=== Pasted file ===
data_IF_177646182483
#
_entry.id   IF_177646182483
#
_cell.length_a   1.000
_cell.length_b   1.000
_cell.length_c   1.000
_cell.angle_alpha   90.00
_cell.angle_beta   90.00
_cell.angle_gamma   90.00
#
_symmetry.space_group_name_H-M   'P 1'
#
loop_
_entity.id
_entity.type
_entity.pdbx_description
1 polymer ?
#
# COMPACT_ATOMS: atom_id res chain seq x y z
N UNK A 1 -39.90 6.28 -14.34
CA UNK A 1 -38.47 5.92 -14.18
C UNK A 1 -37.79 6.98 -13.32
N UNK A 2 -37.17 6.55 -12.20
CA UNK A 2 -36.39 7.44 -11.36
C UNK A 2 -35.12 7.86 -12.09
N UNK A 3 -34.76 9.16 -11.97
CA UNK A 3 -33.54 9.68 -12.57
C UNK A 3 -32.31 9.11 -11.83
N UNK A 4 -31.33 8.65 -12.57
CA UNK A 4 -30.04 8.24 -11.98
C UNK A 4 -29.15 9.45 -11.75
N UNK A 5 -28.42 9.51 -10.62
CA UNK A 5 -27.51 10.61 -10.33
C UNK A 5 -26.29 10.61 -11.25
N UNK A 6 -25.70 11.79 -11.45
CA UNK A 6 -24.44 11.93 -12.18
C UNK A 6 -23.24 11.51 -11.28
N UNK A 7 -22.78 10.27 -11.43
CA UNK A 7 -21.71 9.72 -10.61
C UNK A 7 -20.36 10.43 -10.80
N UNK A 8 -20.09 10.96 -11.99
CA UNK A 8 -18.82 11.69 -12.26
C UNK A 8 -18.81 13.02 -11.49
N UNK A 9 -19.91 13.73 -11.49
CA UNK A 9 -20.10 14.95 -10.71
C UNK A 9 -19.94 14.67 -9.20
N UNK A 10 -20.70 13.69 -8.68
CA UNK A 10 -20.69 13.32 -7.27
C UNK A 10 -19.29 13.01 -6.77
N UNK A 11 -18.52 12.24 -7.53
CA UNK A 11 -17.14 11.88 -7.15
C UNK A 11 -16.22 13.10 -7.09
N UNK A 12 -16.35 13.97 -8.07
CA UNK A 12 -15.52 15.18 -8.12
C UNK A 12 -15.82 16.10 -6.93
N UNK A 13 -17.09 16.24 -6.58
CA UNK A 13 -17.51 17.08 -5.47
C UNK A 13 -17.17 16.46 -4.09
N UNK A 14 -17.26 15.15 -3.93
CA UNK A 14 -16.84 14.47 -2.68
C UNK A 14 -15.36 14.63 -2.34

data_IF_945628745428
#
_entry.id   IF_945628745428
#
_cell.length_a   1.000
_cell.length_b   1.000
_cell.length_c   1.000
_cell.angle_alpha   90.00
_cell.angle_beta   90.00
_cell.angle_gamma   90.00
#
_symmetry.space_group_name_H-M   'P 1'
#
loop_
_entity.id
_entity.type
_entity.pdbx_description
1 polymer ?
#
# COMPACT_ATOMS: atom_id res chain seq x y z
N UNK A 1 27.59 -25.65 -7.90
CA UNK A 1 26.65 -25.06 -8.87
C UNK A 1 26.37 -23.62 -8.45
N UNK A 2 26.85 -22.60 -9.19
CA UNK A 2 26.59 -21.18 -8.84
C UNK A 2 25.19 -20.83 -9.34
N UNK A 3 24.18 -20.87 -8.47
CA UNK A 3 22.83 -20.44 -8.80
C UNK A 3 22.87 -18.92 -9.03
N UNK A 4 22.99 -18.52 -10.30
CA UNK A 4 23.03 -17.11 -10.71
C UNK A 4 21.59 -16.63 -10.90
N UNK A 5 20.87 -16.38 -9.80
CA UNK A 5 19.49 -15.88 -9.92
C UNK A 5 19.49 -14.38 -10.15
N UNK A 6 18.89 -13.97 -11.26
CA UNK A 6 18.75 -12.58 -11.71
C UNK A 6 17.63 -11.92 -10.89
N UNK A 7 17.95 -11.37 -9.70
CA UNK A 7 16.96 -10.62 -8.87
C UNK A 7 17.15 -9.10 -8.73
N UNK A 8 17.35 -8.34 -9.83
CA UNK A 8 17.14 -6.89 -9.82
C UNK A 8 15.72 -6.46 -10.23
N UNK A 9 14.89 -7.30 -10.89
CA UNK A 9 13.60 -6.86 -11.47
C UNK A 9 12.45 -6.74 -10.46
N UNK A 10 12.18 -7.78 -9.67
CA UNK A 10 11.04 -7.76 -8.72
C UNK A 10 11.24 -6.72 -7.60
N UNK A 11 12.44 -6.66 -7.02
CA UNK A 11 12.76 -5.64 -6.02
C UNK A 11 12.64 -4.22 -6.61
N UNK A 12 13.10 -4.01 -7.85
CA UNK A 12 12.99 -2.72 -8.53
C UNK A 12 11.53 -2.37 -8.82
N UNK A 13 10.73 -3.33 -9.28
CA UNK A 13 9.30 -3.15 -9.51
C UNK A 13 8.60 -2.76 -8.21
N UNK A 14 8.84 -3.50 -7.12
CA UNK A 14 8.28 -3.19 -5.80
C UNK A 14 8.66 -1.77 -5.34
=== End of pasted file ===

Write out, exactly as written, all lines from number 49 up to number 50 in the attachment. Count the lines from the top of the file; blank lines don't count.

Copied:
CA UNK A 10 -20.69 13.32 -7.27
C UNK A 10 -19.29 13.01 -6.77